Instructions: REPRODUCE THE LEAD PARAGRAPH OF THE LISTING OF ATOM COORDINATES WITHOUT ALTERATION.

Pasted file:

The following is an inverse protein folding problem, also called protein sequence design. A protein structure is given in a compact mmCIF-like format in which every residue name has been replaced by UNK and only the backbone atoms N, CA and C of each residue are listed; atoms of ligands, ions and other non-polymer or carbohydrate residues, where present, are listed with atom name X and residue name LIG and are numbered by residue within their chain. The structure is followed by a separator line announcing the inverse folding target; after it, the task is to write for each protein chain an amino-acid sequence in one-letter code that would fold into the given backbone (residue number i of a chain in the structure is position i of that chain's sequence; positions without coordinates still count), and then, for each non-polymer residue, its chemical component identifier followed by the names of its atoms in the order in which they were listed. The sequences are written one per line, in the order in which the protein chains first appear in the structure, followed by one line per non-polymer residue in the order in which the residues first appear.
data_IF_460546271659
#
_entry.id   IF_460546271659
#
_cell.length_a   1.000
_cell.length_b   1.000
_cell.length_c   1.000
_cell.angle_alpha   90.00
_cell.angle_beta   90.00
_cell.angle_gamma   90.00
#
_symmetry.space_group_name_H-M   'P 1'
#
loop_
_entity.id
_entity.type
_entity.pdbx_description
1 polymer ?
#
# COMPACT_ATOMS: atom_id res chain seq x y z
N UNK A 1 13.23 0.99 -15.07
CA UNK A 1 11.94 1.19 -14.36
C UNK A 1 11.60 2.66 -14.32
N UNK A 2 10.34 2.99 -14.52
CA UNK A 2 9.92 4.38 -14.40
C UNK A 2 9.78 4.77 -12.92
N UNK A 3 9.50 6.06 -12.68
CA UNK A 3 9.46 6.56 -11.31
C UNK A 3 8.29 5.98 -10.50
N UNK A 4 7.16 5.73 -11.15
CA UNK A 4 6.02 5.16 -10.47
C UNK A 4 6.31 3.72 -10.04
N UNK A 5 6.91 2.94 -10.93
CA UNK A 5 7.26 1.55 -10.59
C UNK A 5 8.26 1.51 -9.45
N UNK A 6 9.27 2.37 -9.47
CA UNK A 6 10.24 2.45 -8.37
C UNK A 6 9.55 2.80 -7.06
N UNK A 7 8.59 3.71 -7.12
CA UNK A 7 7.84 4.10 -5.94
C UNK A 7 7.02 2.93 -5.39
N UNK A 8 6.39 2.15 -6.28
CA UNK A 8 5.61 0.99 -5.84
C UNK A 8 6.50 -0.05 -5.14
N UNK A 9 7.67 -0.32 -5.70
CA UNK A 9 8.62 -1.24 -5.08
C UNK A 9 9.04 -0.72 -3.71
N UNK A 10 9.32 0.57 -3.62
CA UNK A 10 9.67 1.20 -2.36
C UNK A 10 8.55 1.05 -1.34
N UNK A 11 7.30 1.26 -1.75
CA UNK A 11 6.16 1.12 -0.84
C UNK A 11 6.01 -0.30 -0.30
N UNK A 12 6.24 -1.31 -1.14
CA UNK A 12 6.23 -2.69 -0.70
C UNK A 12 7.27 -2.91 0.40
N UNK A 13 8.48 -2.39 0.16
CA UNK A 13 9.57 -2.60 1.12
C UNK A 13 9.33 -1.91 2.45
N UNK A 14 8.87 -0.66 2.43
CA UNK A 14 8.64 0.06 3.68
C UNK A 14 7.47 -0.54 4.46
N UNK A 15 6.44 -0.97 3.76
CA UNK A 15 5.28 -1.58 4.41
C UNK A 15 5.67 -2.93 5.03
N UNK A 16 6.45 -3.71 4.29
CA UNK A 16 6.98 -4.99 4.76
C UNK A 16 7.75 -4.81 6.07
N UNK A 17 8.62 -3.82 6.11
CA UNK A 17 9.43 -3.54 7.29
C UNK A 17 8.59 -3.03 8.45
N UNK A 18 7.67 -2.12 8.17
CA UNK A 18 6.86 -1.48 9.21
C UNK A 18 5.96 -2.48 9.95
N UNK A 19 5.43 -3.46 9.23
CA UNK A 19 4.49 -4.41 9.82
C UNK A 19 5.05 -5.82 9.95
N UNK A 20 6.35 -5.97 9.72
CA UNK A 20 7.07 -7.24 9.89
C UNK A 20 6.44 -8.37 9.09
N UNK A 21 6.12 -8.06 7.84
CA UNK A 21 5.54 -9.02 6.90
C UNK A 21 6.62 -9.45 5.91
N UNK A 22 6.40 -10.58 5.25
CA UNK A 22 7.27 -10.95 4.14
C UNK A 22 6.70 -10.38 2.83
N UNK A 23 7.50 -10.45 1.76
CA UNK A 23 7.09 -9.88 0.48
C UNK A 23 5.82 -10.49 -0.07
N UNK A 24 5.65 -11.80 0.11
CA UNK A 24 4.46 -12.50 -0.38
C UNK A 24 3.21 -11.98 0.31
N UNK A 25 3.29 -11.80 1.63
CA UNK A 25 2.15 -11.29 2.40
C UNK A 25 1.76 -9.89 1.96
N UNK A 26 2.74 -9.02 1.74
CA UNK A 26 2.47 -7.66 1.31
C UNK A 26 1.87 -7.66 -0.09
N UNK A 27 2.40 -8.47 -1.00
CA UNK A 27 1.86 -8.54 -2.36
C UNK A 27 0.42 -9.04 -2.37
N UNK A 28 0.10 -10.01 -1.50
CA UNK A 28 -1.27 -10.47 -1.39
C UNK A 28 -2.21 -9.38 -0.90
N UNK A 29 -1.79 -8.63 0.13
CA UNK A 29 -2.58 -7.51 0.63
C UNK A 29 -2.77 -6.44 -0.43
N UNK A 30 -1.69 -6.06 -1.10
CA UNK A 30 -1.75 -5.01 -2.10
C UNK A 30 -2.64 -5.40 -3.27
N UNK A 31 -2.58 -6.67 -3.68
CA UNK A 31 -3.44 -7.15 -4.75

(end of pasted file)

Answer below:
The following is an inverse protein folding problem, also called protein sequence design. A protein structure is given in a compact mmCIF-like format in which every residue name has been replaced by UNK and only the backbone atoms N, CA and C of each residue are listed; atoms of ligands, ions and other non-polymer or carbohydrate residues, where present, are listed with atom name X and residue name LIG and are numbered by residue within their chain. The structure is followed by a separator line announcing the inverse folding target; after it, the task is to write for each protein chain an amino-acid sequence in one-letter code that would fold into the given backbone (residue number i of a chain in the structure is position i of that chain's sequence; positions without coordinates still count), and then, for each non-polymer residue, its chemical component identifier followed by the names of its atoms in the order in which they were listed. The sequences are written one per line, in the order in which the protein chains first appear in the structure, followed by one line per non-polymer residue in the order in which the residues first appear.